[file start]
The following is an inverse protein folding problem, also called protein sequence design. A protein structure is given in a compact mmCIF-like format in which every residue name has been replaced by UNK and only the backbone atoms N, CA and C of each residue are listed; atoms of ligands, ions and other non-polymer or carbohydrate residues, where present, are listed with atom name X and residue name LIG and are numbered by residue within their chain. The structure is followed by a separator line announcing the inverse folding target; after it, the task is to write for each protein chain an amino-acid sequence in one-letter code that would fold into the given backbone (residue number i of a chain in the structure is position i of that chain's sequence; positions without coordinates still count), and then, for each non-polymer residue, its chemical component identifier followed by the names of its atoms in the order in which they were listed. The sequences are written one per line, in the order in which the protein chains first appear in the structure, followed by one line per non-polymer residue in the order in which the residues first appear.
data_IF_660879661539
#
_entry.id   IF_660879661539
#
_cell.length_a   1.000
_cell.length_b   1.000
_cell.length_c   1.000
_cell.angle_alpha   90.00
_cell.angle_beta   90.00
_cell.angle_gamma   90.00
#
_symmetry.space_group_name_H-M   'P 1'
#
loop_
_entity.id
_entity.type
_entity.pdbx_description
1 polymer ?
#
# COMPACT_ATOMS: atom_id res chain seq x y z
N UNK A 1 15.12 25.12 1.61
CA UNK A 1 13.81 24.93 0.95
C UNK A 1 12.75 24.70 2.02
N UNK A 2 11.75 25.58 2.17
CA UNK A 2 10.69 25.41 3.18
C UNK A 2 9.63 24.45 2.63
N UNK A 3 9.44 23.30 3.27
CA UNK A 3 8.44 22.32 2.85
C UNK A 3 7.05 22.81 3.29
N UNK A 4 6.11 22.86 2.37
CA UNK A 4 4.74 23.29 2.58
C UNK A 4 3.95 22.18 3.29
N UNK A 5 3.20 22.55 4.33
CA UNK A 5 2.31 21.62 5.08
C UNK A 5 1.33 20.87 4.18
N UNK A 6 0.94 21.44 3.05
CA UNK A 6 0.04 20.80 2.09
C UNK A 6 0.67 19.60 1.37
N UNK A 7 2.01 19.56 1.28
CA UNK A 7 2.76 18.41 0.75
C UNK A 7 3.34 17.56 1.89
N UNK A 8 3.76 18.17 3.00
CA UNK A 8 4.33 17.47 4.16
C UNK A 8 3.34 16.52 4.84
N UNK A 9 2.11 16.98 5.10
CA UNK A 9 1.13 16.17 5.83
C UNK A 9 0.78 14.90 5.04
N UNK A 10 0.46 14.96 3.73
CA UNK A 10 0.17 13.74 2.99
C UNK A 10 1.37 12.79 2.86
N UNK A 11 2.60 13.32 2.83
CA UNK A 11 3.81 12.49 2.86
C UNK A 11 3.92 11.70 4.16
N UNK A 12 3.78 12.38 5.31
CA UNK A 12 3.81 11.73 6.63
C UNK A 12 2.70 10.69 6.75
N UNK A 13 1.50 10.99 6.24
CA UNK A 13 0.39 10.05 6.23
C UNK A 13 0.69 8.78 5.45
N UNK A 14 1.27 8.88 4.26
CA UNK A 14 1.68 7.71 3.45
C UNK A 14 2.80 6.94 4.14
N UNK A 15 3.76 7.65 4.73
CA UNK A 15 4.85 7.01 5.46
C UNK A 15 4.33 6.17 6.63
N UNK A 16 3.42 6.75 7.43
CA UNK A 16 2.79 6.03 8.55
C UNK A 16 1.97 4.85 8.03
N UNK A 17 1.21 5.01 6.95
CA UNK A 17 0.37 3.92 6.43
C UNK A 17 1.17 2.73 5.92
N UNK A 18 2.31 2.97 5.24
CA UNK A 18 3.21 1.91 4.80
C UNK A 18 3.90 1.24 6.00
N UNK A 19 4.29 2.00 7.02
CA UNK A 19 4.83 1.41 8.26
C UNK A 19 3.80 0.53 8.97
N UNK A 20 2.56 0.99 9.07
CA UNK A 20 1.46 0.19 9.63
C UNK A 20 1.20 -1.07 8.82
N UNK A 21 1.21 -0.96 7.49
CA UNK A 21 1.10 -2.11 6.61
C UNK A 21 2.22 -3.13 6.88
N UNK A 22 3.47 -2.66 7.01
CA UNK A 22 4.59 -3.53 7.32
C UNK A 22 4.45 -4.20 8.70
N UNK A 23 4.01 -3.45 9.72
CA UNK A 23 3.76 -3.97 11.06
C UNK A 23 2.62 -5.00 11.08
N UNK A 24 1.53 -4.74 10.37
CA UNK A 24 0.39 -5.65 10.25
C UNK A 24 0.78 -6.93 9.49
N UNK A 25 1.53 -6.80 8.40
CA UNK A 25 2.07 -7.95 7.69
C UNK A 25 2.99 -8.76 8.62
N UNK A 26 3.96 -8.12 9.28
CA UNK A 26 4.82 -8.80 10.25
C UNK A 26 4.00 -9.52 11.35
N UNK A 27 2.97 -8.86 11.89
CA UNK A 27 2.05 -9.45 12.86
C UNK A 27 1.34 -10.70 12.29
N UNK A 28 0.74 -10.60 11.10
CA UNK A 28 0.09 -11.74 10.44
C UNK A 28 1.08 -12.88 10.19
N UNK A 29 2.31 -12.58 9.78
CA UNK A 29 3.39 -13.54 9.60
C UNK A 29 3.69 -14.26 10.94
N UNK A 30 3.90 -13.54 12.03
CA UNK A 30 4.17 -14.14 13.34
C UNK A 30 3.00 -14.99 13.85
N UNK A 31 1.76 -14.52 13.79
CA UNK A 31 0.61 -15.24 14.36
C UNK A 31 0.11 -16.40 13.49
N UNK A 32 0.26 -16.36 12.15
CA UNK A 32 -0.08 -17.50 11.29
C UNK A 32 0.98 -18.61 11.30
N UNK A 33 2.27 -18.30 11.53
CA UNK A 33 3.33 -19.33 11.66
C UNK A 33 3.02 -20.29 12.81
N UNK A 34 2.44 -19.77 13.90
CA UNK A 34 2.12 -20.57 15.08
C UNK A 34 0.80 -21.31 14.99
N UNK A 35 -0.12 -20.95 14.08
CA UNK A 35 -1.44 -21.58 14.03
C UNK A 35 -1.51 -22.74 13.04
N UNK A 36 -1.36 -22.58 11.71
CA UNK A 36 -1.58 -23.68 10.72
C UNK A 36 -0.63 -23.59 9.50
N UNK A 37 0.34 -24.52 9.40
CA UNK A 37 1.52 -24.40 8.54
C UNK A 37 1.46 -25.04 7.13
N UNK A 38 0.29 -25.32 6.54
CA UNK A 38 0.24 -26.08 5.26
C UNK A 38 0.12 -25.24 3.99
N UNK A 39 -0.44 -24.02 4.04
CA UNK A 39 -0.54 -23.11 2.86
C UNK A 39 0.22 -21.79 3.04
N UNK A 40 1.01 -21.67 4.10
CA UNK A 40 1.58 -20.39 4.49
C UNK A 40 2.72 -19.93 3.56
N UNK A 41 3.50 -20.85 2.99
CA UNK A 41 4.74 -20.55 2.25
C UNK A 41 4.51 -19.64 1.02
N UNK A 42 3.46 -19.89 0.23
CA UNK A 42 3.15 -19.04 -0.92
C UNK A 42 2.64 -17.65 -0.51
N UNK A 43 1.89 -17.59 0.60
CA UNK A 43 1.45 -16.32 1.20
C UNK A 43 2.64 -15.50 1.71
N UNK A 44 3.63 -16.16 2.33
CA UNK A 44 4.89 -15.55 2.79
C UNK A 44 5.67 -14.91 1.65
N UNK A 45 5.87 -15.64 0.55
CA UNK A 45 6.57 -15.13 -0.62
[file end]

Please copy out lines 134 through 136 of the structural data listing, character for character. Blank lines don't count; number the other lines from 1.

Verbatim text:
CA UNK A 38 0.24 -26.08 5.26
C UNK A 38 0.12 -25.24 3.99
N UNK A 39 -0.44 -24.02 4.04